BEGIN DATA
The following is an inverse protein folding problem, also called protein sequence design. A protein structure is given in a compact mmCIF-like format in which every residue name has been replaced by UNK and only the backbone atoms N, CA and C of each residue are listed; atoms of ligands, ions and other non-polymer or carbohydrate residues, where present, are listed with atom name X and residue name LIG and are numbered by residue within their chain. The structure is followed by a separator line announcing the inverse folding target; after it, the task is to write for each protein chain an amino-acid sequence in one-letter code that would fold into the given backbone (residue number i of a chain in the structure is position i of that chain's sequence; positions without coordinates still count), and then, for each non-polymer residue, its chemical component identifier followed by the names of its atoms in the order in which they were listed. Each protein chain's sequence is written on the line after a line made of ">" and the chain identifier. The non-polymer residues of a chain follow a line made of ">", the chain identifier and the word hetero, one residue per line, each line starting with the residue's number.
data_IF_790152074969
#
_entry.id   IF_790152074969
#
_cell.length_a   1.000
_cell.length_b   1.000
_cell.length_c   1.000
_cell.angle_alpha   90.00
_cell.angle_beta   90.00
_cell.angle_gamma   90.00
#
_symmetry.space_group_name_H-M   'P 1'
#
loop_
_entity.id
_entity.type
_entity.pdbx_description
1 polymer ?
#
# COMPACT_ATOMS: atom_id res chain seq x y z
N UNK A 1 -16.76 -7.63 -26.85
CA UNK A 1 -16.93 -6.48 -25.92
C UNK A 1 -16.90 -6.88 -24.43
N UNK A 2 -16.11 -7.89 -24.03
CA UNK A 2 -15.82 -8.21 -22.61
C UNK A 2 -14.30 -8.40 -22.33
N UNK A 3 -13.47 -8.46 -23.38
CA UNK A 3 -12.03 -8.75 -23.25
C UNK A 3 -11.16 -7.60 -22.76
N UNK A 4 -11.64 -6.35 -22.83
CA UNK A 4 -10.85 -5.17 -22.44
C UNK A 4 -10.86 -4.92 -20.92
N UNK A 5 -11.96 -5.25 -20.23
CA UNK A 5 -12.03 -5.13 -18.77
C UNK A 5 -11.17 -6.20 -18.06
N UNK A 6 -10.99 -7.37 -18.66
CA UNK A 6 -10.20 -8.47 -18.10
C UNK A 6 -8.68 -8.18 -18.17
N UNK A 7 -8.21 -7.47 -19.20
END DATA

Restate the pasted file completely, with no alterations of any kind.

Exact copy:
The following is an inverse protein folding problem, also called protein sequence design. A protein structure is given in a compact mmCIF-like format in which every residue name has been replaced by UNK and only the backbone atoms N, CA and C of each residue are listed; atoms of ligands, ions and other non-polymer or carbohydrate residues, where present, are listed with atom name X and residue name LIG and are numbered by residue within their chain. The structure is followed by a separator line announcing the inverse folding target; after it, the task is to write for each protein chain an amino-acid sequence in one-letter code that would fold into the given backbone (residue number i of a chain in the structure is position i of that chain's sequence; positions without coordinates still count), and then, for each non-polymer residue, its chemical component identifier followed by the names of its atoms in the order in which they were listed. Each protein chain's sequence is written on the line after a line made of ">" and the chain identifier. The non-polymer residues of a chain follow a line made of ">", the chain identifier and the word hetero, one residue per line, each line starting with the residue's number.
data_IF_790152074969
#
_entry.id   IF_790152074969
#
_cell.length_a   1.000
_cell.length_b   1.000
_cell.length_c   1.000
_cell.angle_alpha   90.00
_cell.angle_beta   90.00
_cell.angle_gamma   90.00
#
_symmetry.space_group_name_H-M   'P 1'
#
loop_
_entity.id
_entity.type
_entity.pdbx_description
1 polymer ?
#
# COMPACT_ATOMS: atom_id res chain seq x y z
N UNK A 1 -16.76 -7.63 -26.85
CA UNK A 1 -16.93 -6.48 -25.92
C UNK A 1 -16.90 -6.88 -24.43
N UNK A 2 -16.11 -7.89 -24.03
CA UNK A 2 -15.82 -8.21 -22.61
C UNK A 2 -14.30 -8.40 -22.33
N UNK A 3 -13.47 -8.46 -23.38
CA UNK A 3 -12.03 -8.75 -23.25
C UNK A 3 -11.16 -7.60 -22.76
N UNK A 4 -11.64 -6.35 -22.83
CA UNK A 4 -10.85 -5.17 -22.44
C UNK A 4 -10.86 -4.92 -20.92
N UNK A 5 -11.96 -5.25 -20.23
CA UNK A 5 -12.03 -5.13 -18.77
C UNK A 5 -11.17 -6.20 -18.06
N UNK A 6 -10.99 -7.37 -18.66
CA UNK A 6 -10.20 -8.47 -18.10
C UNK A 6 -8.68 -8.18 -18.17
N UNK A 7 -8.21 -7.47 -19.20